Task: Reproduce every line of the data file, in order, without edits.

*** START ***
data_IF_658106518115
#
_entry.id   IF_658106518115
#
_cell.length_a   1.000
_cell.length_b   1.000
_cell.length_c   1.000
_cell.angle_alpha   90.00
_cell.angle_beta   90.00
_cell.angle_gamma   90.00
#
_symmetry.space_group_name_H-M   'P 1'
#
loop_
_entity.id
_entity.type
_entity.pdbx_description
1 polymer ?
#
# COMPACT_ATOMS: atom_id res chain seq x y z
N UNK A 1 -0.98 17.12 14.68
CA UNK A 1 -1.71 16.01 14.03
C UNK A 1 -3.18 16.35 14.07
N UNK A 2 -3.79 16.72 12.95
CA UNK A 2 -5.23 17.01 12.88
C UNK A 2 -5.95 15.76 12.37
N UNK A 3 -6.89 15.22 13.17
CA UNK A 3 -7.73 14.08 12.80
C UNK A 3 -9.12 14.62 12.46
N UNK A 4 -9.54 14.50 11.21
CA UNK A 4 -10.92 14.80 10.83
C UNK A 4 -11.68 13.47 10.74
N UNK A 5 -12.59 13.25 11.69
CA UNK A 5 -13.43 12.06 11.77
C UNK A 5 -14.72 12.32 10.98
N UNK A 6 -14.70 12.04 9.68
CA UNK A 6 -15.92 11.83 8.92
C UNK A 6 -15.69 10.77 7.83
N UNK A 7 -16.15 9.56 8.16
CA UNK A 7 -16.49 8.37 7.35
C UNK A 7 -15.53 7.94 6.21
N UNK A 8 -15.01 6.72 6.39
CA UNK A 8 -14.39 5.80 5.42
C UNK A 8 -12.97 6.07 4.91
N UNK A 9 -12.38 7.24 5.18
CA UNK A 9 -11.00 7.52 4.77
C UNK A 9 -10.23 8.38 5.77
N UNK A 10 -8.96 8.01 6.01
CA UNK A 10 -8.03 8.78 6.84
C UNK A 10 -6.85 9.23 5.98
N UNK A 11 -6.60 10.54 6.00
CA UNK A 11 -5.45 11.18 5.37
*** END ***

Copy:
data_IF_658106518115
#
_entry.id   IF_658106518115
#
_cell.length_a   1.000
_cell.length_b   1.000
_cell.length_c   1.000
_cell.angle_alpha   90.00
_cell.angle_beta   90.00
_cell.angle_gamma   90.00
#
_symmetry.space_group_name_H-M   'P 1'
#
loop_
_entity.id
_entity.type
_entity.pdbx_description
1 polymer ?
#
# COMPACT_ATOMS: atom_id res chain seq x y z
N UNK A 1 -0.98 17.12 14.68
CA UNK A 1 -1.71 16.01 14.03
C UNK A 1 -3.18 16.35 14.07
N UNK A 2 -3.79 16.72 12.95
CA UNK A 2 -5.23 17.01 12.88
C UNK A 2 -5.95 15.76 12.37
N UNK A 3 -6.89 15.22 13.17
CA UNK A 3 -7.73 14.08 12.80
C UNK A 3 -9.12 14.62 12.46
N UNK A 4 -9.54 14.50 11.21
CA UNK A 4 -10.92 14.80 10.83
C UNK A 4 -11.68 13.47 10.74
N UNK A 5 -12.59 13.25 11.69
CA UNK A 5 -13.43 12.06 11.77
C UNK A 5 -14.72 12.32 10.98
N UNK A 6 -14.70 12.04 9.68
CA UNK A 6 -15.92 11.83 8.92
C UNK A 6 -15.69 10.77 7.83
N UNK A 7 -16.15 9.56 8.16
CA UNK A 7 -16.49 8.37 7.35
C UNK A 7 -15.53 7.94 6.21
N UNK A 8 -15.01 6.72 6.39
CA UNK A 8 -14.39 5.80 5.42
C UNK A 8 -12.97 6.07 4.91
N UNK A 9 -12.38 7.24 5.18
CA UNK A 9 -11.00 7.52 4.77
C UNK A 9 -10.23 8.38 5.77
N UNK A 10 -8.96 8.01 6.01
CA UNK A 10 -8.03 8.78 6.84
C UNK A 10 -6.85 9.23 5.98
N UNK A 11 -6.60 10.54 6.00
CA UNK A 11 -5.45 11.18 5.37